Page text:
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[124] as easy a carriage as he could get and brought him through the intervening Confederate and Union lines, a distance of several hundred miles, to me at Raleigh, N. C. This was just about the time of Johnston's surrender, and after we had heard of the surrender of Robert E. Lee's forces in Virginia. This act of Dr. Porter won my heart.

After many years of suffering from his wound and a shortened leg, better medical attendance and extraordinary skill on the part of a surgeon succeeded in restoring McQueen to complete health and robust condition. I have since visited Dr. Porter in Charleston, S. C., and can testify to the noble work of his life in educating young men, especially the sons of those who have been unable otherwise to provide the means for such educational advantages. He has also helped me in many ways in my efforts to extend the influence of educational institutions to all our people.

Just before we left Columbia to resume our onward march, the mayor of the city came to Sherman with much show of distress and asked him what he was to do to feed the large population that had been left homeless and destitute by this great fire. Sherman had a crisp manner at times when matters bothered him. He said to the mayor:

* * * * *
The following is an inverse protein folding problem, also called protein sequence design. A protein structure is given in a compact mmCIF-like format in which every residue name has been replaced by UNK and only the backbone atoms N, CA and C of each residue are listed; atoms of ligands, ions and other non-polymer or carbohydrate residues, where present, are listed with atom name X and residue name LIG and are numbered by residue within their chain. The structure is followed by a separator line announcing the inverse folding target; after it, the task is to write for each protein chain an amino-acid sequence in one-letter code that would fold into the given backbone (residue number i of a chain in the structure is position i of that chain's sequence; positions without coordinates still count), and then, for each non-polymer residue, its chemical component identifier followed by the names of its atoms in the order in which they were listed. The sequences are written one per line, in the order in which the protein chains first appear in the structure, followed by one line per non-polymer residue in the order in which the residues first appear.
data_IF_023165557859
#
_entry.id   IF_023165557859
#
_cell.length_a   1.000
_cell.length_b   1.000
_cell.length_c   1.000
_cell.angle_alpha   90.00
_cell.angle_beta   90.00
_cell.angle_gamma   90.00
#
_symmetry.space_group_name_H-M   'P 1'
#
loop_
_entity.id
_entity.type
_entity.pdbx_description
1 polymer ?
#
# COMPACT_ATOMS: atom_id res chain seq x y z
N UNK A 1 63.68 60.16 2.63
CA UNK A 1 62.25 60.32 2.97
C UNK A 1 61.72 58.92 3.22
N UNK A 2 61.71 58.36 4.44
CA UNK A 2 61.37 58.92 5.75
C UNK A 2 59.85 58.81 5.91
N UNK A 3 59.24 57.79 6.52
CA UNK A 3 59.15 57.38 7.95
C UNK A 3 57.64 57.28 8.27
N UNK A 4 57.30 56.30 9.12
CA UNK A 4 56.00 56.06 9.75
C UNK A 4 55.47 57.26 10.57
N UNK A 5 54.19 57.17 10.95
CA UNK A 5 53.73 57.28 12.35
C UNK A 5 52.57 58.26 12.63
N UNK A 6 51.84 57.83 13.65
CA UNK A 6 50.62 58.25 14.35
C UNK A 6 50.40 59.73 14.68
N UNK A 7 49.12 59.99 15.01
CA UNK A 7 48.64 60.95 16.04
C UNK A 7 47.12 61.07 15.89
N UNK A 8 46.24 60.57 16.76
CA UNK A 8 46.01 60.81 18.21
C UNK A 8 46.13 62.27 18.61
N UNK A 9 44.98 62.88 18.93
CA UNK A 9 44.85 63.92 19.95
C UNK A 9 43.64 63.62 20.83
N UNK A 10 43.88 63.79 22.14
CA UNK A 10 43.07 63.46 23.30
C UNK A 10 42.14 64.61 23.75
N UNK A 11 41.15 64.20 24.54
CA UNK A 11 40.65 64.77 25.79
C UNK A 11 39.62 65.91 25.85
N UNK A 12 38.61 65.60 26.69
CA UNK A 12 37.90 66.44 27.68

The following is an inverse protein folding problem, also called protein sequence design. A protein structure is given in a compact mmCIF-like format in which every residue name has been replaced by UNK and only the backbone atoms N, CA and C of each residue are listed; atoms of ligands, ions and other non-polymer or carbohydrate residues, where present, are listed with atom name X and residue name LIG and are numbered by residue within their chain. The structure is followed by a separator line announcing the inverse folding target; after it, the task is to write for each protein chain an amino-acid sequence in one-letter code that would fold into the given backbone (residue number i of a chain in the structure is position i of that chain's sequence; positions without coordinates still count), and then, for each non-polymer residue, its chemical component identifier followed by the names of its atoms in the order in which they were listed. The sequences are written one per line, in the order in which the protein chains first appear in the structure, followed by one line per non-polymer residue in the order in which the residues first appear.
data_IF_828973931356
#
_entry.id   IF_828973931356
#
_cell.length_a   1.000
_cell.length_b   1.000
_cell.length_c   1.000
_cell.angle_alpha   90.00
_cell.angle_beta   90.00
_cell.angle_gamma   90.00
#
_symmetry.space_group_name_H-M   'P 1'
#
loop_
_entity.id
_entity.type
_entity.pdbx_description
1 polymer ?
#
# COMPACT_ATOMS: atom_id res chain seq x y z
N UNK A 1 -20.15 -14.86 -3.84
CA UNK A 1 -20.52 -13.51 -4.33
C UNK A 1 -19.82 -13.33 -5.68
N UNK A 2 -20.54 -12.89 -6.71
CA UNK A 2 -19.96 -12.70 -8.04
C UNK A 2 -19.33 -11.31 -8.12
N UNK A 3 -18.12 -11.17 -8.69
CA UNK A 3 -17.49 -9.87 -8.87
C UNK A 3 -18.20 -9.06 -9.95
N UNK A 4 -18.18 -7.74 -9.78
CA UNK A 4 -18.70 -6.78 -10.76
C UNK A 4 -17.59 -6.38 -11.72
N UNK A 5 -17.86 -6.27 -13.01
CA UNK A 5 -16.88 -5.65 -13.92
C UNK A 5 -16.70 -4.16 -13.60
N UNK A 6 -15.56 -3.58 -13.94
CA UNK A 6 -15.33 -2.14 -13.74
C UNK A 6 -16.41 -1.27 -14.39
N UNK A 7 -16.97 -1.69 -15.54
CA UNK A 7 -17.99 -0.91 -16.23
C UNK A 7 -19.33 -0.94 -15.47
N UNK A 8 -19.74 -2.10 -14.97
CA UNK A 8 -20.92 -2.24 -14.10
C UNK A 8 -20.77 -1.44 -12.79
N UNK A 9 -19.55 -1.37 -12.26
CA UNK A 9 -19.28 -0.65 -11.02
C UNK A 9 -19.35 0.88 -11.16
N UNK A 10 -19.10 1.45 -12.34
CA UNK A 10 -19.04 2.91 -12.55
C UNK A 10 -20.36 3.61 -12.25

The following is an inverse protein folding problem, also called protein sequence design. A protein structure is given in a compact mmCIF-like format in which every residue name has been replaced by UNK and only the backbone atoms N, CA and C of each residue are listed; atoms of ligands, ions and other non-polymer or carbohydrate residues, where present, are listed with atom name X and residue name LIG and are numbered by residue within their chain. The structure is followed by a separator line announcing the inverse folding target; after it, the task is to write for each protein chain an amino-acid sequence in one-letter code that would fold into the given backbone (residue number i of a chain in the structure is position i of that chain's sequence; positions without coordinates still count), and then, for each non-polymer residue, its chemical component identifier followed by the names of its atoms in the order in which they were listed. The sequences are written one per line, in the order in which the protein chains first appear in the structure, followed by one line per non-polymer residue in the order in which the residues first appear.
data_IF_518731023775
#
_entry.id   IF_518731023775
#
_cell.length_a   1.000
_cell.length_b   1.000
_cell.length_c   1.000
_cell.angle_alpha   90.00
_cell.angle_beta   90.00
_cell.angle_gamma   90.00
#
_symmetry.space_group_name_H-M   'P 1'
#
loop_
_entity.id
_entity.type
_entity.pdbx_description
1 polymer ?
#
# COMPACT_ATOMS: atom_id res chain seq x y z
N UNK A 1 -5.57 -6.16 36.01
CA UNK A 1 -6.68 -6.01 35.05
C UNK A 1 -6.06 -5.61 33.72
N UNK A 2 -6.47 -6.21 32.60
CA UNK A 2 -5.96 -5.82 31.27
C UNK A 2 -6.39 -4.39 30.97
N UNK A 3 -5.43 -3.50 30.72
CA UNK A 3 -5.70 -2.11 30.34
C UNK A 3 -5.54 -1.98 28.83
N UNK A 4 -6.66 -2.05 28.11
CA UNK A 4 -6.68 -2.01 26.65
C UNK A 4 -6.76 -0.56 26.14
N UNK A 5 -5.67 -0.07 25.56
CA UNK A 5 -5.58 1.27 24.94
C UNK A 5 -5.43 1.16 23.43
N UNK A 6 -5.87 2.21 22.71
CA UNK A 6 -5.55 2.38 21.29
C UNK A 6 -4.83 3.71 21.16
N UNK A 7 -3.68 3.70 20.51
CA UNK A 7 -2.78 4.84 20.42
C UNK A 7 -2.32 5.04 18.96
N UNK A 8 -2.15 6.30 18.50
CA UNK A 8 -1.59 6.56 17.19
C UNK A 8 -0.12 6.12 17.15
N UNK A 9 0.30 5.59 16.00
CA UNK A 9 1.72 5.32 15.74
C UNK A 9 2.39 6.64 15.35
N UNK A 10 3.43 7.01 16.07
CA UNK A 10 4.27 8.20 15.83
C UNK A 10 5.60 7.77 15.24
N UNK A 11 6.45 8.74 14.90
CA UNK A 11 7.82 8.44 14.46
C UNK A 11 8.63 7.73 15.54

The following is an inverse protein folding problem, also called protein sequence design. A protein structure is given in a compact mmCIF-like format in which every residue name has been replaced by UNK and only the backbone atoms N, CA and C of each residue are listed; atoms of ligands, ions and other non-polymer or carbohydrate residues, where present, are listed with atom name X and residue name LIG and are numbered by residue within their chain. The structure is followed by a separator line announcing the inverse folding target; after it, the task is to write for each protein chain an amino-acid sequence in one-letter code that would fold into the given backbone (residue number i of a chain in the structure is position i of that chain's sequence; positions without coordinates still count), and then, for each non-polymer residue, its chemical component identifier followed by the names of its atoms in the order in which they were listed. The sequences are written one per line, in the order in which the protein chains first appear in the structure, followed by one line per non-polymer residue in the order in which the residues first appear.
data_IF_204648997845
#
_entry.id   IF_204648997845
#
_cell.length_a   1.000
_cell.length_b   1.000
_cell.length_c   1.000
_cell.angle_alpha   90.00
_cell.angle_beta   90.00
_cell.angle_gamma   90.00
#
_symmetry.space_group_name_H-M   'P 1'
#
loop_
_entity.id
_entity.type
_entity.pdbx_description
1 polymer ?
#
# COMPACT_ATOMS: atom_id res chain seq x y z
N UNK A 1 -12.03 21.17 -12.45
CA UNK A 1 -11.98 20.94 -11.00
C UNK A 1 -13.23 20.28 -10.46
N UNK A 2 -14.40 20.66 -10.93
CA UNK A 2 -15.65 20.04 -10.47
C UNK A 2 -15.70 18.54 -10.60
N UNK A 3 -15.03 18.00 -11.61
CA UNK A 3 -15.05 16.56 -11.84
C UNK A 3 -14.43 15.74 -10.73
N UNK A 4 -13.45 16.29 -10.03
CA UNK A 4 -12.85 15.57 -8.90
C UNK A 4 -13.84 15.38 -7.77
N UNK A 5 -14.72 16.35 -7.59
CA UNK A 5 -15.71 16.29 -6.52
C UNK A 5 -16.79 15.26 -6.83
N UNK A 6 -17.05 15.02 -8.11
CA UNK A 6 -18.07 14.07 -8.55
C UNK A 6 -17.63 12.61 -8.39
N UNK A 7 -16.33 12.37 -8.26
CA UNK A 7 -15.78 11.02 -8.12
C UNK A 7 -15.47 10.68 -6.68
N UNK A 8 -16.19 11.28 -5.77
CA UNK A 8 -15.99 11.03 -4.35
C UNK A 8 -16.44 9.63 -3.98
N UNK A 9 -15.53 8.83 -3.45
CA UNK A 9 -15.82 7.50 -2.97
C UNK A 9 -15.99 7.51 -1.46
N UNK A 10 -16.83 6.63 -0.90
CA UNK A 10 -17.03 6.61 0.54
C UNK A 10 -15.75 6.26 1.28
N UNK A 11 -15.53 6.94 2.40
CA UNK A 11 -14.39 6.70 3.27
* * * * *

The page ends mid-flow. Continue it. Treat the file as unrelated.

Go to Howard.

And I was told that he also remarked in pleasantry, “Howard runs the religion of this army.” And then he said again: “Go to him; he commands the troops that hold the city. He will treat you better than one of your own generals.”

I did not hear these remarks, but soon after his interview with Sherman the mayor came to me and put before me the same supply problem for solution. I caused a herd of cattle, which my commissary had

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